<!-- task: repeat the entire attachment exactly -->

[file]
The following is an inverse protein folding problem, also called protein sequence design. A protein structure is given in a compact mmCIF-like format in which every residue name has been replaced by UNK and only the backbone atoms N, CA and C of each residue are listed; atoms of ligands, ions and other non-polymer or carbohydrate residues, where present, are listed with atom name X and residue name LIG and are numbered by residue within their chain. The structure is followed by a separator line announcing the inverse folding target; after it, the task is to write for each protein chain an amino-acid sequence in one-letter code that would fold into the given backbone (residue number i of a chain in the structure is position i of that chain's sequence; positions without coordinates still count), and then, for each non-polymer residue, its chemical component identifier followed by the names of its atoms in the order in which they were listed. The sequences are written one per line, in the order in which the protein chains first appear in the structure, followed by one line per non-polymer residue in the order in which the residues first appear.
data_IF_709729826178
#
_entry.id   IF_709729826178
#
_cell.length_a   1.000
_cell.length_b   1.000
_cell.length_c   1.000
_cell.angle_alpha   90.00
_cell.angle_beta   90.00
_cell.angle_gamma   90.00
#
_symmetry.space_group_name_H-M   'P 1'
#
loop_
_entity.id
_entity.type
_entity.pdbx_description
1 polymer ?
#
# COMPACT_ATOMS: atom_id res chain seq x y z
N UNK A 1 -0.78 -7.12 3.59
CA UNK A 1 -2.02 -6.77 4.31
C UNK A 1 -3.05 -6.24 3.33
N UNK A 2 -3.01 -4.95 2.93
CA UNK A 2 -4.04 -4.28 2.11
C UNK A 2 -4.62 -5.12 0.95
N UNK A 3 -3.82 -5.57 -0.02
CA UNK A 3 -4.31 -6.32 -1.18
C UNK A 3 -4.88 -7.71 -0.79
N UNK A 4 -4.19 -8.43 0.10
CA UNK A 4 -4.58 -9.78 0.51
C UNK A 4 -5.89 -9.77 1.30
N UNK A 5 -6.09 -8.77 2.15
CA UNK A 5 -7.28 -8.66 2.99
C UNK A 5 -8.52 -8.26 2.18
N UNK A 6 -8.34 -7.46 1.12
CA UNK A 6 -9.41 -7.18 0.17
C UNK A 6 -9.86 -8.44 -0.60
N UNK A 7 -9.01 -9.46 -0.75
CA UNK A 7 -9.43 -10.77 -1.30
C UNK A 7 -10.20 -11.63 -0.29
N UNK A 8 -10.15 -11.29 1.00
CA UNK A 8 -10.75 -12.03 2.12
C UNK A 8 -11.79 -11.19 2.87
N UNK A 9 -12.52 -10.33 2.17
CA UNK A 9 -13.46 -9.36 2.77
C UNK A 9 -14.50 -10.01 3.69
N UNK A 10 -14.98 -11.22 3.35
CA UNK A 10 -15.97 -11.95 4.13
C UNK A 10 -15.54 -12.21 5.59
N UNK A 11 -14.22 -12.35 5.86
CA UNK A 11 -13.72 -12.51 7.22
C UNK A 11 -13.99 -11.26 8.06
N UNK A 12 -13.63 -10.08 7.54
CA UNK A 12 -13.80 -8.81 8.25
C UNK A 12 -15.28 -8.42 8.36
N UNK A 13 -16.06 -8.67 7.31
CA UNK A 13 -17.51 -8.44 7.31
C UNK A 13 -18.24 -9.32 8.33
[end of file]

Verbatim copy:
The following is an inverse protein folding problem, also called protein sequence design. A protein structure is given in a compact mmCIF-like format in which every residue name has been replaced by UNK and only the backbone atoms N, CA and C of each residue are listed; atoms of ligands, ions and other non-polymer or carbohydrate residues, where present, are listed with atom name X and residue name LIG and are numbered by residue within their chain. The structure is followed by a separator line announcing the inverse folding target; after it, the task is to write for each protein chain an amino-acid sequence in one-letter code that would fold into the given backbone (residue number i of a chain in the structure is position i of that chain's sequence; positions without coordinates still count), and then, for each non-polymer residue, its chemical component identifier followed by the names of its atoms in the order in which they were listed. The sequences are written one per line, in the order in which the protein chains first appear in the structure, followed by one line per non-polymer residue in the order in which the residues first appear.
data_IF_709729826178
#
_entry.id   IF_709729826178
#
_cell.length_a   1.000
_cell.length_b   1.000
_cell.length_c   1.000
_cell.angle_alpha   90.00
_cell.angle_beta   90.00
_cell.angle_gamma   90.00
#
_symmetry.space_group_name_H-M   'P 1'
#
loop_
_entity.id
_entity.type
_entity.pdbx_description
1 polymer ?
#
# COMPACT_ATOMS: atom_id res chain seq x y z
N UNK A 1 -0.78 -7.12 3.59
CA UNK A 1 -2.02 -6.77 4.31
C UNK A 1 -3.05 -6.24 3.33
N UNK A 2 -3.01 -4.95 2.93
CA UNK A 2 -4.04 -4.28 2.11
C UNK A 2 -4.62 -5.12 0.95
N UNK A 3 -3.82 -5.57 -0.02
CA UNK A 3 -4.31 -6.32 -1.18
C UNK A 3 -4.88 -7.71 -0.79
N UNK A 4 -4.19 -8.43 0.10
CA UNK A 4 -4.58 -9.78 0.51
C UNK A 4 -5.89 -9.77 1.30
N UNK A 5 -6.09 -8.77 2.15
CA UNK A 5 -7.28 -8.66 2.99
C UNK A 5 -8.52 -8.26 2.18
N UNK A 6 -8.34 -7.46 1.12
CA UNK A 6 -9.41 -7.18 0.17
C UNK A 6 -9.86 -8.44 -0.60
N UNK A 7 -9.01 -9.46 -0.75
CA UNK A 7 -9.43 -10.77 -1.30
C UNK A 7 -10.20 -11.63 -0.29
N UNK A 8 -10.15 -11.29 1.00
CA UNK A 8 -10.75 -12.03 2.12
C UNK A 8 -11.79 -11.19 2.87
N UNK A 9 -12.52 -10.33 2.17
CA UNK A 9 -13.46 -9.36 2.77
C UNK A 9 -14.50 -10.01 3.69
N UNK A 10 -14.98 -11.22 3.35
CA UNK A 10 -15.97 -11.95 4.13
C UNK A 10 -15.54 -12.21 5.59
N UNK A 11 -14.22 -12.35 5.86
CA UNK A 11 -13.72 -12.51 7.22
C UNK A 11 -13.99 -11.26 8.06
N UNK A 12 -13.63 -10.08 7.54
CA UNK A 12 -13.80 -8.81 8.25
C UNK A 12 -15.28 -8.42 8.36
N UNK A 13 -16.06 -8.67 7.31
CA UNK A 13 -17.51 -8.44 7.31
C UNK A 13 -18.24 -9.32 8.33